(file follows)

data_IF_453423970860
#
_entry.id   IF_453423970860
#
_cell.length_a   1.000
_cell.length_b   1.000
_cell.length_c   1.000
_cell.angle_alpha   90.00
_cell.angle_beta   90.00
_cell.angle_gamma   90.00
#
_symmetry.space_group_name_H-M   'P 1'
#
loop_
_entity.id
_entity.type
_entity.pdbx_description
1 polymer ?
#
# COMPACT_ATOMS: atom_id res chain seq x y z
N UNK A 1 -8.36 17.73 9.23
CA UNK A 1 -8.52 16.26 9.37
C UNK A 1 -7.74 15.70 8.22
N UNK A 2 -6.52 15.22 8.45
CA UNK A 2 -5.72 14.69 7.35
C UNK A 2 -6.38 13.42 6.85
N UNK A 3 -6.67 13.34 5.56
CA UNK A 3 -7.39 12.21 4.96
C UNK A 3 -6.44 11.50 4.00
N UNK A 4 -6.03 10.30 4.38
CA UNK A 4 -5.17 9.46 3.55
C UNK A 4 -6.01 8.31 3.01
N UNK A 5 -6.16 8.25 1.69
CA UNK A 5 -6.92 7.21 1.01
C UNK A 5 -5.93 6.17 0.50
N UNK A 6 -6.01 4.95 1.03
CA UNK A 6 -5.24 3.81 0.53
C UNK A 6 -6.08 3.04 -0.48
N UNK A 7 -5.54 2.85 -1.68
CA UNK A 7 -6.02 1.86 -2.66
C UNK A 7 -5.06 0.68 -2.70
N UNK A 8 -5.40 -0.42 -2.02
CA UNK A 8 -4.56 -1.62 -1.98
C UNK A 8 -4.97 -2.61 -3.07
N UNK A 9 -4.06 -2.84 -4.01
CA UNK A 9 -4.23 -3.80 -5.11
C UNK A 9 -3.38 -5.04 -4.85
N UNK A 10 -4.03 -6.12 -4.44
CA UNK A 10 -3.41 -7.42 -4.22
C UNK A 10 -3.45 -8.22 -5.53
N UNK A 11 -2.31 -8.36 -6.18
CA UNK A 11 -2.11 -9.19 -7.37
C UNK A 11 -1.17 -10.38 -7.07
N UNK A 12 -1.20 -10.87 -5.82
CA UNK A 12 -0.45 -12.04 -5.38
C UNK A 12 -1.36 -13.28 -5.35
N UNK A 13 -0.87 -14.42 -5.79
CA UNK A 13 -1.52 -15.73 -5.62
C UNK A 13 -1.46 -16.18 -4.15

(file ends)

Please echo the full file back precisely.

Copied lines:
data_IF_453423970860
#
_entry.id   IF_453423970860
#
_cell.length_a   1.000
_cell.length_b   1.000
_cell.length_c   1.000
_cell.angle_alpha   90.00
_cell.angle_beta   90.00
_cell.angle_gamma   90.00
#
_symmetry.space_group_name_H-M   'P 1'
#
loop_
_entity.id
_entity.type
_entity.pdbx_description
1 polymer ?
#
# COMPACT_ATOMS: atom_id res chain seq x y z
N UNK A 1 -8.36 17.73 9.23
CA UNK A 1 -8.52 16.26 9.37
C UNK A 1 -7.74 15.70 8.22
N UNK A 2 -6.52 15.22 8.45
CA UNK A 2 -5.72 14.69 7.35
C UNK A 2 -6.38 13.42 6.85
N UNK A 3 -6.67 13.34 5.56
CA UNK A 3 -7.39 12.21 4.96
C UNK A 3 -6.44 11.50 4.00
N UNK A 4 -6.03 10.30 4.38
CA UNK A 4 -5.17 9.46 3.55
C UNK A 4 -6.01 8.31 3.01
N UNK A 5 -6.16 8.25 1.69
CA UNK A 5 -6.92 7.21 1.01
C UNK A 5 -5.93 6.17 0.50
N UNK A 6 -6.01 4.95 1.03
CA UNK A 6 -5.24 3.81 0.53
C UNK A 6 -6.08 3.04 -0.48
N UNK A 7 -5.54 2.85 -1.68
CA UNK A 7 -6.02 1.86 -2.66
C UNK A 7 -5.06 0.68 -2.70
N UNK A 8 -5.40 -0.42 -2.02
CA UNK A 8 -4.56 -1.62 -1.98
C UNK A 8 -4.97 -2.61 -3.07
N UNK A 9 -4.06 -2.84 -4.01
CA UNK A 9 -4.23 -3.80 -5.11
C UNK A 9 -3.38 -5.04 -4.85
N UNK A 10 -4.03 -6.12 -4.44
CA UNK A 10 -3.41 -7.42 -4.22
C UNK A 10 -3.45 -8.22 -5.53
N UNK A 11 -2.31 -8.36 -6.18
CA UNK A 11 -2.11 -9.19 -7.37
C UNK A 11 -1.17 -10.38 -7.07
N UNK A 12 -1.20 -10.87 -5.82
CA UNK A 12 -0.45 -12.04 -5.38
C UNK A 12 -1.36 -13.28 -5.35
N UNK A 13 -0.87 -14.42 -5.79
CA UNK A 13 -1.52 -15.73 -5.62
C UNK A 13 -1.46 -16.18 -4.15